jerzee_guy at hotmail.com
Sun Sep 12 12:04:30 EDT 2010
I and I'm sure everyone else appreciate the outline you presented. I've read a few websites that bring to light what you purpose. And everything purposed is if this were an ideal world.
Along the lines of physics what is not accounted for is the stresses that were exerted by the concussion of the exploding jet fuel also adding to the the overall i.e. systemic shock to the buildings structure. However, I know that redundaacy is built into most structures and the twin towers load systems that account for wind of I think 30mph are what resulted in the twin towers being able to withstand the incredible "ballistic" impact of the jets liners. I stand in awe of that. Here's where it gets tricky regarding the explosion.
Heat and temperature are not the same thing in physics. The temperature was not hot enough to melt steel. Fact. However at 425C it does cause steel to soften. This causes "distortion" to different areas of the towers floors were the temperature was most intense. I think everyone is familiar with a bridges expansion in the summer known as "thermal expansion". Imagine this happening in a very fast moment to a couple floors of a building. This resulted in buckling causing a loss of structural integrity. In regular fires that you mention this kind of systemic shock and intense heat and temperature are not factors as they were here and in a much large area.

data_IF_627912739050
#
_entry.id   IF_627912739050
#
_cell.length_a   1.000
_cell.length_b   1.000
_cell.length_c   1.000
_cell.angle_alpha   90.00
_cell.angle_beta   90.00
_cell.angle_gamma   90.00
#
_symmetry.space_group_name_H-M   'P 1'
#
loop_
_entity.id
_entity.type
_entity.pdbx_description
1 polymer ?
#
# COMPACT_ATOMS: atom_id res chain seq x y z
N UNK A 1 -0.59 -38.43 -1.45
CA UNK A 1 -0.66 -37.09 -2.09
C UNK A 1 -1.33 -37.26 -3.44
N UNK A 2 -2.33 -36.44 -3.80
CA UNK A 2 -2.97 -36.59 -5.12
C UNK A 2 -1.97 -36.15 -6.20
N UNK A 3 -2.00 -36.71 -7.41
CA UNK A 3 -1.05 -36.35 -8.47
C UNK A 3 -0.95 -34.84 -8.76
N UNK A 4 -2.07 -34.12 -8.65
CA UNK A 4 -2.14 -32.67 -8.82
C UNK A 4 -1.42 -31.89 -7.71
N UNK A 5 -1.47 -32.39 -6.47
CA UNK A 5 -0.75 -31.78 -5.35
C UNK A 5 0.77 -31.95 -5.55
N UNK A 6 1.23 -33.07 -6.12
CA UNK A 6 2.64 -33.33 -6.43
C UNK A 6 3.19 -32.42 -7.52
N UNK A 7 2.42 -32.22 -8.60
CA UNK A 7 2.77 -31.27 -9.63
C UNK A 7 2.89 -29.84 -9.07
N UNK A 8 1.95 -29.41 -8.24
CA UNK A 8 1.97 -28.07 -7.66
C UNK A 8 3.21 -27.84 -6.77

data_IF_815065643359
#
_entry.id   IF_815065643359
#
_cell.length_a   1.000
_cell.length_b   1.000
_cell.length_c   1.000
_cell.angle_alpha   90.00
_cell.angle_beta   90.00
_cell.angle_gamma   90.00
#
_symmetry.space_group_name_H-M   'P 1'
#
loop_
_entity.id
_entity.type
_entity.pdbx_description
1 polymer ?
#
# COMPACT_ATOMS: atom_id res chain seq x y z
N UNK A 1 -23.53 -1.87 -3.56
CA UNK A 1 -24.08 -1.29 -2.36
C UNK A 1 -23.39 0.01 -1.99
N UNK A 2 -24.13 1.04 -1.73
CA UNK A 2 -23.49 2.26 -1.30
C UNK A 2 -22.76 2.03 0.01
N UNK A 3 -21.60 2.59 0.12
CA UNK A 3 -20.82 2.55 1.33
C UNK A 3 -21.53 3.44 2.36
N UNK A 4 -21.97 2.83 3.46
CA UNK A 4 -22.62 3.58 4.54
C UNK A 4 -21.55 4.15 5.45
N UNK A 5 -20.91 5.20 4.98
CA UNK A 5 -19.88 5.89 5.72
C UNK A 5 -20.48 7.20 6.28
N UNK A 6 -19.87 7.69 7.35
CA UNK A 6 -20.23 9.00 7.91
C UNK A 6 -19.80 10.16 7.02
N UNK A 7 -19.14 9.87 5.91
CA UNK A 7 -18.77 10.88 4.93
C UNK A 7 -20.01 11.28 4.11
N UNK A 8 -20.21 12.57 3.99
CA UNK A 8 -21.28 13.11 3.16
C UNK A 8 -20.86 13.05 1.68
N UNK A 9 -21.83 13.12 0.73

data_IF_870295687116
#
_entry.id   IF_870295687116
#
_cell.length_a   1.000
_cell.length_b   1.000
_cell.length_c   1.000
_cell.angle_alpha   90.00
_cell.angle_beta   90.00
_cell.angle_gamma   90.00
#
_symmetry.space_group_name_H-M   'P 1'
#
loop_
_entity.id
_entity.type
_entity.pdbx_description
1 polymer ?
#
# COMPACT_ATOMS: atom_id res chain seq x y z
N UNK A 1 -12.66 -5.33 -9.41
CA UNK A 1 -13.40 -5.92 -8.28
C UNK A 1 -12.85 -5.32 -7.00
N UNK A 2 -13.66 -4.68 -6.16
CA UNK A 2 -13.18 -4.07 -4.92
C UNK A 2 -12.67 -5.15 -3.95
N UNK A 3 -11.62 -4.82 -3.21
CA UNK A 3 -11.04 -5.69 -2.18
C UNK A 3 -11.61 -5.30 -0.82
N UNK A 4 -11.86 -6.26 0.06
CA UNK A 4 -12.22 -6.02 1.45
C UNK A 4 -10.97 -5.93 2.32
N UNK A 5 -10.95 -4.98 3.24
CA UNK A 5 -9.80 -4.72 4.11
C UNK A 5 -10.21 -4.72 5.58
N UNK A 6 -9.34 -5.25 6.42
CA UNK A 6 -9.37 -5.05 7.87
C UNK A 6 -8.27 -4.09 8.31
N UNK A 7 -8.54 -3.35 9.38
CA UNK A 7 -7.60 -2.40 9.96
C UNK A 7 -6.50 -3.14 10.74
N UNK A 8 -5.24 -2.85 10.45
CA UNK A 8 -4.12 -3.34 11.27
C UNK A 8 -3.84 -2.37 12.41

Regarding the collapse of the twin towers not being similar to how other buildings collapse. I hope I'm not stating the obvious but the World Trade Center was one of the first buildings to use a single main column in each tower with what was in essence a "cage" structure around the outside encasing the building. I'm not a in any way an expert on building collapses but I can see how the collapse fell inward as a result of the unique way it was built.
If you would like to discuss more let's take this off line.
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